Pregnancy and Child Rearing – Seven Questions You Should Consider Before Deciding to Have Children

If you’re married or living with your partner, the question inevitably comes up, if it hasn’t already: Do we want to have children? For some couples this doesn’t seem like a question for discussion – it’s something that was expressed practically from the first date. But circumstances change, people grow, and two adults considering parenthood would be wise to have an in-depth and honest discussion about the subject before forging ahead. The following are seven questions for you and your partner to discuss to help you decide if you both want to become parents:

Why do you want to have children? All of your friends are having kids, your parents expect you to give them grandchildren, or society expects you to procreate. If you feel a bit uncomfortable with this question, try to separate out what you think you should say from what you really feel deep in your heart. You might need more time to mull this over. Our motivation is always the most important issue to be clear about.

What are your expectations about parenthood? Also ask yourselves: How have I come to have these expectations?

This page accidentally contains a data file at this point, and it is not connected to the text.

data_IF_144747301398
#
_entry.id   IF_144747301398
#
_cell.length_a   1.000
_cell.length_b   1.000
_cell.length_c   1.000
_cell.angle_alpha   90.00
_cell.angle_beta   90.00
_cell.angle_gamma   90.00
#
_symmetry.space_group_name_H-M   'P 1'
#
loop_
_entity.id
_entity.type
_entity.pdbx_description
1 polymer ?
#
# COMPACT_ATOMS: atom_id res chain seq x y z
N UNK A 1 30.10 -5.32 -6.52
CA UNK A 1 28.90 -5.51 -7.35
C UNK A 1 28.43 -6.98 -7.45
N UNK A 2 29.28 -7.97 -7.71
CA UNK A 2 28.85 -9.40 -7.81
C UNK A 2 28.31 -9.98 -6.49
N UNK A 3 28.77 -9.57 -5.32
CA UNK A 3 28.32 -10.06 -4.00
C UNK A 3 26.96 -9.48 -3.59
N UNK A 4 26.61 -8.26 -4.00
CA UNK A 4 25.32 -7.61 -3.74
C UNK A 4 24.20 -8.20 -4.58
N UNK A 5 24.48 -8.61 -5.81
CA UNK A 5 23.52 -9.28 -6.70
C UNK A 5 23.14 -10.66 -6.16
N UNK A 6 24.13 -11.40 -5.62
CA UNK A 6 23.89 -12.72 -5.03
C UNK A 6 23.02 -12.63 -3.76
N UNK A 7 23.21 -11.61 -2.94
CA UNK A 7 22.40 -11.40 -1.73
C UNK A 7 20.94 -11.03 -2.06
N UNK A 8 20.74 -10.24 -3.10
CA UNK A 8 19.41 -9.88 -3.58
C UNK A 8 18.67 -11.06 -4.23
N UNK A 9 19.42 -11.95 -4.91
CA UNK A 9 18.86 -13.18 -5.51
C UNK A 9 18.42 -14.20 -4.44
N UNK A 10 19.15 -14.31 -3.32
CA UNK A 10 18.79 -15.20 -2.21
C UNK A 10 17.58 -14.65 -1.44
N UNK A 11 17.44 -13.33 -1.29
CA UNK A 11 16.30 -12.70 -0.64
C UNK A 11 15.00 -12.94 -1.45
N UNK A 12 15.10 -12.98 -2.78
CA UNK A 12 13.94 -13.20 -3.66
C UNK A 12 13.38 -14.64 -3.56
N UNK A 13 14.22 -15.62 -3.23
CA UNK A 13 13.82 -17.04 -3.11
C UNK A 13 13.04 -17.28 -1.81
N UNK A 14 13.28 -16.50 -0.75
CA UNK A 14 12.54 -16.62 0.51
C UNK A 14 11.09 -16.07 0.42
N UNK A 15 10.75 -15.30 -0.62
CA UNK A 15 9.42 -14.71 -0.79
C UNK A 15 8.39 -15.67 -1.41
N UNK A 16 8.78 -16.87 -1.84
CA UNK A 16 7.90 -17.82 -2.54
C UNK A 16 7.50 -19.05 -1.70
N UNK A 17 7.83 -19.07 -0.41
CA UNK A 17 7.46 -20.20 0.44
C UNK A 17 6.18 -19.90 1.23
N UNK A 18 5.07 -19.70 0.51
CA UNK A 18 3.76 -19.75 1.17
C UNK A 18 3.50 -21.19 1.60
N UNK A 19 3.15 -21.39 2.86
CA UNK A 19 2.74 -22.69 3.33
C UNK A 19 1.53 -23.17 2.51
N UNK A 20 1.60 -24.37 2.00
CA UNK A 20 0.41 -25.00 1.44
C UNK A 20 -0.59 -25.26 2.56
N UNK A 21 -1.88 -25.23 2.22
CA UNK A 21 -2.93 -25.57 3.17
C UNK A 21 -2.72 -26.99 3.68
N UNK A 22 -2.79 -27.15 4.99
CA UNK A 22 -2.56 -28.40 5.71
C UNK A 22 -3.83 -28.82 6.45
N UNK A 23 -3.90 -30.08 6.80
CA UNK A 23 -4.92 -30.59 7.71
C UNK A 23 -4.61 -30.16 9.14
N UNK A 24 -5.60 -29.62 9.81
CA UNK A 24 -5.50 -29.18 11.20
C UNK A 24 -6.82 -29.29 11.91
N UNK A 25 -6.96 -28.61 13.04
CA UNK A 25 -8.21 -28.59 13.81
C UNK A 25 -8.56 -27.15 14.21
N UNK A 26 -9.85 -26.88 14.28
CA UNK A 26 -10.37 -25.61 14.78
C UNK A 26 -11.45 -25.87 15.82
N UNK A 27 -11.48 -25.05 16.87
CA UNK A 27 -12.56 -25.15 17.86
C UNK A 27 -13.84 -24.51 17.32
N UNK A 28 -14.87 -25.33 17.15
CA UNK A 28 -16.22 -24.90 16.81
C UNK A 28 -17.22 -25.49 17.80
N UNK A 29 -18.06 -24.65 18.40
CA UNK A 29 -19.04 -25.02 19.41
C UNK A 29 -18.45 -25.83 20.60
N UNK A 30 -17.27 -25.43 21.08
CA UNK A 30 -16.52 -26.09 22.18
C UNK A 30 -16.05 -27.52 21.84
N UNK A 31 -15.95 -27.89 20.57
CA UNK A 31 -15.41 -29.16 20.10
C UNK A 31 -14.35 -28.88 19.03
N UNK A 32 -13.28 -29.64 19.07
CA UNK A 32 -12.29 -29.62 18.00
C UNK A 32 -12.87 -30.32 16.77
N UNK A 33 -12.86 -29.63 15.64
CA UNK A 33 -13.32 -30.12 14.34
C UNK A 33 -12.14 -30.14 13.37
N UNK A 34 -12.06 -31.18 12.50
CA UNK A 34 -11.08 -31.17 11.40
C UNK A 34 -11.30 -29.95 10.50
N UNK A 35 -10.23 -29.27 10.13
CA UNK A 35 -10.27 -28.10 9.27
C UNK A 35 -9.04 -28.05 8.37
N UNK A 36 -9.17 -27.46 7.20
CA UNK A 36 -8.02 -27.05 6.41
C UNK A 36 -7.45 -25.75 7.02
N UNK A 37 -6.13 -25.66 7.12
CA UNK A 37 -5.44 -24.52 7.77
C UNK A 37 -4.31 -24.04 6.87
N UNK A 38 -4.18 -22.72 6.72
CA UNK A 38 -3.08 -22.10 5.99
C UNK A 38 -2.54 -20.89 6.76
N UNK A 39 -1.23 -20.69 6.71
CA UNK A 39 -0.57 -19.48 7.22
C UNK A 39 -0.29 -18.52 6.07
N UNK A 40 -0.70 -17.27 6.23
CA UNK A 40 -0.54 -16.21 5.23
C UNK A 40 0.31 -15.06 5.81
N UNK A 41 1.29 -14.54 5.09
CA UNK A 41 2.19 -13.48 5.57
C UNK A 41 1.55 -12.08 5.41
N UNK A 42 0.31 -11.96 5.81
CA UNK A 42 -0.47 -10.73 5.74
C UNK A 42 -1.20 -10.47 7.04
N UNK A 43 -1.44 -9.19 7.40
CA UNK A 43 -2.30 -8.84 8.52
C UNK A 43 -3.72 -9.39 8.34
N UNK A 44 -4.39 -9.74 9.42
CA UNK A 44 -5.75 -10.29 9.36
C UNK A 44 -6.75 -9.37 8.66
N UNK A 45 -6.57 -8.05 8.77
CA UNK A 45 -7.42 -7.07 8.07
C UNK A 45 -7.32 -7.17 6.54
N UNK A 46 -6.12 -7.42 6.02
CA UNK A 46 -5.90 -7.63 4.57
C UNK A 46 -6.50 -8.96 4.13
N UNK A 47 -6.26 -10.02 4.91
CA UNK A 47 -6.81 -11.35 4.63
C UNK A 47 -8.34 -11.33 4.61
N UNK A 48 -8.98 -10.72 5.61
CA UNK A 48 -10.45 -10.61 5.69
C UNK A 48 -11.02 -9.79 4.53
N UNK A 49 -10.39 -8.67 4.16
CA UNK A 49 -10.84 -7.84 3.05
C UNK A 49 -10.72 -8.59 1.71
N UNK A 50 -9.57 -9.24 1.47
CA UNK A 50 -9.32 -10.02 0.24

Do you feel prepared for the physical challenge? Are you in good health? Are you in the best shape of your life? Are you both young enough? Do you have some physical weakness that would be exacerbated by pregnancy?

Do you feel well-equipped for the emotional challenge? Having children is an emotionally vulnerable experience. Suddenly your entire happiness rests on how well you care for this little being.

Do you feel that you have enough money? Or do you have relative job/career security and good lifelong earning potential? Who can you turn to if one or both of you suddenly becomes unemployed?

Who will help give us a break from our children? This is a very important consideration. Everyone needs a break and if you don’t have someone to help you that you trust, you may find you will be giving each other breaks to go off alone and never have a date night together.

What do you expect each of your roles will be? You may be surprised by your partner’s response. Listen closely and read between the lines. Having more of a parental and/or homemaking role than you expected can lead to resentment. If you know what the deal is from the beginning, any potential resentment can be averted.

As a closing thought for you and your partner, I want to share with you an excerpt from The Prophet by Kahlil Gibran. Here is what he wrote about children: “They come through you but not from you. And though they are with you, yet they belong not to you. You may give them your love but not your thoughts. For they have their own thoughts. You may house their bodies but not their souls, for their souls dwell in the house of tomorrow, which you cannot visit, not even in your dreams.”